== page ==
The Mayor of Anchorage addresses concern over crime and safety

Anchorage Mayor Ethan Berkowitz at a press conference last July announcing a new DUI unit. (Photo by Wesley Early, Alaska Public Media – Anchorage)

Anchorage had a record number of homicides last year and is on pace to possibly surpass that number this year. Mayor Ethan Berkowitz took some heat for comments he made last week when he said residents who were not involved in drugs or out after midnight were safe. He apologized a day later, saying he wishes he could undo those comments. He said when crime happens to someone in the city, he feels the weight.

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BERKOWITZ: And it’s important to make sure that people who are victims by crime or concerned about crime know that I have that sympathy, and that I have that understanding. And I need to make sure that I convey that at all times.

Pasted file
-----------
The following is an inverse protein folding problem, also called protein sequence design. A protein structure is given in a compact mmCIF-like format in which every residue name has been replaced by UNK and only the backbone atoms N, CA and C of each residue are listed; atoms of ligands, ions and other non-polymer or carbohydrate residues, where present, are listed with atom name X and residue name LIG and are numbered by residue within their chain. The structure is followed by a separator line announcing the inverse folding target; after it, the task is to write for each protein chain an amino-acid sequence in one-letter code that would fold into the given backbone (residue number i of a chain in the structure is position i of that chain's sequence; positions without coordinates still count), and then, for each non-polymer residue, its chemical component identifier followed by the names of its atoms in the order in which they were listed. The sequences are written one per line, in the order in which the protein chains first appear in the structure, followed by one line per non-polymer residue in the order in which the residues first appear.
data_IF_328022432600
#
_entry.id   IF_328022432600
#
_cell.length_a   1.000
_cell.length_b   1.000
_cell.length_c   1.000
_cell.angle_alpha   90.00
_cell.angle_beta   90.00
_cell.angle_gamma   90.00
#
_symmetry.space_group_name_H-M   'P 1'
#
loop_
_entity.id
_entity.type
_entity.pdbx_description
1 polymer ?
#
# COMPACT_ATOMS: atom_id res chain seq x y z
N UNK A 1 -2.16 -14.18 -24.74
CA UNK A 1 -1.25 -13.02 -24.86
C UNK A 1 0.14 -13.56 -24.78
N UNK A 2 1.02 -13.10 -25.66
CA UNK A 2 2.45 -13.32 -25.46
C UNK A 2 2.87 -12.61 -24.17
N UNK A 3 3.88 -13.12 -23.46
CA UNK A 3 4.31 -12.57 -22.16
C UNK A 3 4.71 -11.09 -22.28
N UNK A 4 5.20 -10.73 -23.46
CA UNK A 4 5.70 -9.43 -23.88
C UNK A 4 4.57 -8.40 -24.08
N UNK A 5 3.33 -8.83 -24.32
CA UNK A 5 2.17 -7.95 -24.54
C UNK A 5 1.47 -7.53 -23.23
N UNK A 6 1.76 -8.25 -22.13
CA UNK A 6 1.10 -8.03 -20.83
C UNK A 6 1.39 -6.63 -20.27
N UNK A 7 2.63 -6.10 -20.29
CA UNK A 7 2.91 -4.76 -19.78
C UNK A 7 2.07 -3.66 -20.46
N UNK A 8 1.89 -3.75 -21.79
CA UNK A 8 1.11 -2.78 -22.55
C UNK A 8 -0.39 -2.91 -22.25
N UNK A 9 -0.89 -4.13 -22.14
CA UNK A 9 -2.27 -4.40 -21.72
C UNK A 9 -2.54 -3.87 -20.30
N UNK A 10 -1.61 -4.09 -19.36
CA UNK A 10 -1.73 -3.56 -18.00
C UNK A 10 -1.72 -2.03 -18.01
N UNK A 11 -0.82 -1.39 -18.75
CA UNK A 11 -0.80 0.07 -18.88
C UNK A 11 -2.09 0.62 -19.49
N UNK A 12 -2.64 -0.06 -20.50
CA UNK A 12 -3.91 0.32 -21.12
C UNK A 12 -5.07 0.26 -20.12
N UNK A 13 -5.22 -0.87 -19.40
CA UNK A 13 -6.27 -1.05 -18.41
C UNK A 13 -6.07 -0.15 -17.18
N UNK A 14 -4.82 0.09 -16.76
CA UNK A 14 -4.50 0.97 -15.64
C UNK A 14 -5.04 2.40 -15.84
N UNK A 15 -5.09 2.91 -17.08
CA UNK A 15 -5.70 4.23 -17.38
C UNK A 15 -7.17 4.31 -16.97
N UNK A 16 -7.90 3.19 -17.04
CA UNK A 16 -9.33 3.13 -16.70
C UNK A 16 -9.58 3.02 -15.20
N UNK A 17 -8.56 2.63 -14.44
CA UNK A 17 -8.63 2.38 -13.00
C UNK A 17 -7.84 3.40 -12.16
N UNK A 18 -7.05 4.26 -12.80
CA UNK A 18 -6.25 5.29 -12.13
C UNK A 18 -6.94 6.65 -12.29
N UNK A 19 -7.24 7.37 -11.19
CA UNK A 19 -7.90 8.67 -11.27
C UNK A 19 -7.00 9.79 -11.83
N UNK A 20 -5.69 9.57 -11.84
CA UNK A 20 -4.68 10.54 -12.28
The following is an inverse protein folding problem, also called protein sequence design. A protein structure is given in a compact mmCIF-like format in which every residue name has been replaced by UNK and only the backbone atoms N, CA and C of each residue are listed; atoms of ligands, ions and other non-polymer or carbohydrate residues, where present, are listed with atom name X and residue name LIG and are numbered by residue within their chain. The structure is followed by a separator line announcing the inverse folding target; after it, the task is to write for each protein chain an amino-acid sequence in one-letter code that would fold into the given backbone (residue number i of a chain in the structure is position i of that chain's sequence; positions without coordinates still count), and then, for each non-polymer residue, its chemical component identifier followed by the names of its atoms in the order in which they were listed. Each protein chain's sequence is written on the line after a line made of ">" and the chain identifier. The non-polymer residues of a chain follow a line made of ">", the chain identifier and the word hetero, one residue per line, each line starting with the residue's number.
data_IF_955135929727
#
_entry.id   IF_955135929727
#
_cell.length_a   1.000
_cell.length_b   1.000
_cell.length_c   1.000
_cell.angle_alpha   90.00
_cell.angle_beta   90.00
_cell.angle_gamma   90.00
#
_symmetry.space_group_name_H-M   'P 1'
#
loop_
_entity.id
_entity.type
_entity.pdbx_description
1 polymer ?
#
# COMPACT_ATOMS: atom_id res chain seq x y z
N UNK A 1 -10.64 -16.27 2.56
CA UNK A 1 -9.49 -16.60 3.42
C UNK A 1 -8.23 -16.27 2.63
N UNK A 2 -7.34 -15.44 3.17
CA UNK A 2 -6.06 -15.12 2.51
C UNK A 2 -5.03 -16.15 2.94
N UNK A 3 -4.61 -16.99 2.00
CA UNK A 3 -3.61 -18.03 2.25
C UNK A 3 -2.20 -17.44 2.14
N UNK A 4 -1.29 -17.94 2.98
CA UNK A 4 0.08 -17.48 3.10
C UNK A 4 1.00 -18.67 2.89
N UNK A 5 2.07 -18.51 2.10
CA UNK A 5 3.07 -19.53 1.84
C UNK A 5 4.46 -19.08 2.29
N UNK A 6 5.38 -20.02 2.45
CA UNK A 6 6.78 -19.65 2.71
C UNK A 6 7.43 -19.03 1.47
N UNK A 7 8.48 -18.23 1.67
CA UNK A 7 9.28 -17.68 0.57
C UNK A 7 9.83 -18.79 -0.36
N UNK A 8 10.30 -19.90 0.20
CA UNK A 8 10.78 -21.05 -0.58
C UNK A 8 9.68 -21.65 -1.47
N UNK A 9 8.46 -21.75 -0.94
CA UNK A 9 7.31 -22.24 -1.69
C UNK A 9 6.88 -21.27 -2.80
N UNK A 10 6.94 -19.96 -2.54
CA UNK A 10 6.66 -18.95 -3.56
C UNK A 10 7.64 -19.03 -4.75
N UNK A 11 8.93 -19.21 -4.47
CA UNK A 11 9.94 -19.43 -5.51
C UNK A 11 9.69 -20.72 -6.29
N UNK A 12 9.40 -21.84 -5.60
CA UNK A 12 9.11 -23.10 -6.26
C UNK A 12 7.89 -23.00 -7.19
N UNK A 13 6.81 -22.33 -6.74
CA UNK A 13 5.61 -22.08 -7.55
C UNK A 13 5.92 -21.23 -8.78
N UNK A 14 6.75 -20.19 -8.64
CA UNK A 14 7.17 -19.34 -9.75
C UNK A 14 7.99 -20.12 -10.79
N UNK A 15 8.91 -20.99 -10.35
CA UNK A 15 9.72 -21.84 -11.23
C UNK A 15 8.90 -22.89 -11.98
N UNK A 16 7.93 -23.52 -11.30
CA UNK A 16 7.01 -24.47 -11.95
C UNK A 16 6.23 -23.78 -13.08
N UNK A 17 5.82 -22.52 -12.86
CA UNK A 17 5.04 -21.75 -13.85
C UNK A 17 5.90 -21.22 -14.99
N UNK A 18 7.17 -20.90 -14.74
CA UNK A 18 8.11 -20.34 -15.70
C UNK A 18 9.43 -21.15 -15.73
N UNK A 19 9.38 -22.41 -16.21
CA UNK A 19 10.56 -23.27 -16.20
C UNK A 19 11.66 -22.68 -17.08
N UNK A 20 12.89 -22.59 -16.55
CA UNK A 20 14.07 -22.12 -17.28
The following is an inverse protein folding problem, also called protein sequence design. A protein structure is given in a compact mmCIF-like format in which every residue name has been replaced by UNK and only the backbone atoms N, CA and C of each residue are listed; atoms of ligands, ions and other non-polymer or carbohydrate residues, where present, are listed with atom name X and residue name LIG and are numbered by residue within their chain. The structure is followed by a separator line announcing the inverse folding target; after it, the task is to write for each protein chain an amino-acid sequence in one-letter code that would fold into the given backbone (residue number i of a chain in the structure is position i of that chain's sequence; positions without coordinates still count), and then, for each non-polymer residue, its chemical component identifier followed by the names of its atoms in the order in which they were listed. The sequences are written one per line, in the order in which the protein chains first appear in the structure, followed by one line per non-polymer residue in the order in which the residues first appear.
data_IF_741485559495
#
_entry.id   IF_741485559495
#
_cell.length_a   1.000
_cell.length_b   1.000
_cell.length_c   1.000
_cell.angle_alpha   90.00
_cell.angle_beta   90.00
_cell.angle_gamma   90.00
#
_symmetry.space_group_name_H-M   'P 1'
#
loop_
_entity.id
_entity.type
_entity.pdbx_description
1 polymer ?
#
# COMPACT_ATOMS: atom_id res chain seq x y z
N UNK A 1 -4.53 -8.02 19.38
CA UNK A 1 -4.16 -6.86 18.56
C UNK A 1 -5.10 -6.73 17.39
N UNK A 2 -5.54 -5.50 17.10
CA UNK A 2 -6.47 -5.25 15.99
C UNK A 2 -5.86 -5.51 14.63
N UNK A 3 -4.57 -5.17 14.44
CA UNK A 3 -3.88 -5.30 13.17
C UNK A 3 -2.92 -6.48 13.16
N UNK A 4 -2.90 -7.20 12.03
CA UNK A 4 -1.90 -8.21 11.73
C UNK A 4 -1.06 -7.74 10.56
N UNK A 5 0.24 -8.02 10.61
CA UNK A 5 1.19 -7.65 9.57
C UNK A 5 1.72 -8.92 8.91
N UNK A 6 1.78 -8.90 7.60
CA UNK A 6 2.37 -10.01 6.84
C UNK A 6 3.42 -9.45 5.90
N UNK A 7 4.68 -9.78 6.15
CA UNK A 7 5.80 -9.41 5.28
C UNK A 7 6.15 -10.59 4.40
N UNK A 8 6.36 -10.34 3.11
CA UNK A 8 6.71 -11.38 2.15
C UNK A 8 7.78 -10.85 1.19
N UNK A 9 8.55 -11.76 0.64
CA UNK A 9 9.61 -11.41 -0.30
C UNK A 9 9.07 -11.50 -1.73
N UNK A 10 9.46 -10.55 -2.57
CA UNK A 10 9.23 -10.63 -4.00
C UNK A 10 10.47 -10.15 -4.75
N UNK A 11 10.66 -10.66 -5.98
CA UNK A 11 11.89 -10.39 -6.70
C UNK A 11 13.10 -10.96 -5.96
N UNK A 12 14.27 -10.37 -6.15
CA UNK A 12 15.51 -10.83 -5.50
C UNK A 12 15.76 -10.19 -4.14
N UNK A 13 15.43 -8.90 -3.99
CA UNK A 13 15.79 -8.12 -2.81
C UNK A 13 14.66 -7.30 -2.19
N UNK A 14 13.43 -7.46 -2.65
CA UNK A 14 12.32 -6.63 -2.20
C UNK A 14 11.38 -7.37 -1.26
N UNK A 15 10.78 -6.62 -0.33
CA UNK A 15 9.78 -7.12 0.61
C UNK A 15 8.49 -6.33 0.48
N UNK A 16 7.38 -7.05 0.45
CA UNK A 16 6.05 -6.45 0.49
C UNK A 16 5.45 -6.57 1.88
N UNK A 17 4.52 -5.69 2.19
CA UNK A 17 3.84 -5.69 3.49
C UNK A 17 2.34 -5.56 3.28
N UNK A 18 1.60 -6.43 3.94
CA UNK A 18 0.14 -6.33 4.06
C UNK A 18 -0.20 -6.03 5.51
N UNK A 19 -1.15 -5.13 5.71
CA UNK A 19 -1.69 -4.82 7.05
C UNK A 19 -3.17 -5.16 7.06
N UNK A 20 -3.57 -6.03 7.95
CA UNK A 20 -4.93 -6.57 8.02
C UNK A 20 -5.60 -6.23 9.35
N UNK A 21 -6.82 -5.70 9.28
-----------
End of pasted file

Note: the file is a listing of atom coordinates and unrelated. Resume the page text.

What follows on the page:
TOWNSEND: What are you hearing, Mayor, from residents about their level of concern over safety? People should be able to expect the city to be safe, no matter what time of day it is.

BERKOWITZ: You know, there’s different ways of answering that question. I’ve always looked at the ability to generate a safe community is dependent on what we’re doing to prevent crime, what we’re doing to police it, how are we prosecuting it, what sort of punishments are in place, and the city only has the ability to exert levels on the policing. We have very little prosecutorial power. Most of the crime, the serious crime in the state, is charged at the state or at the federal level so… We’re also contending with the fact that we have an opioid epidemic and we are way short of the prevention piece here in terms of the detox facilities as well as the outreach.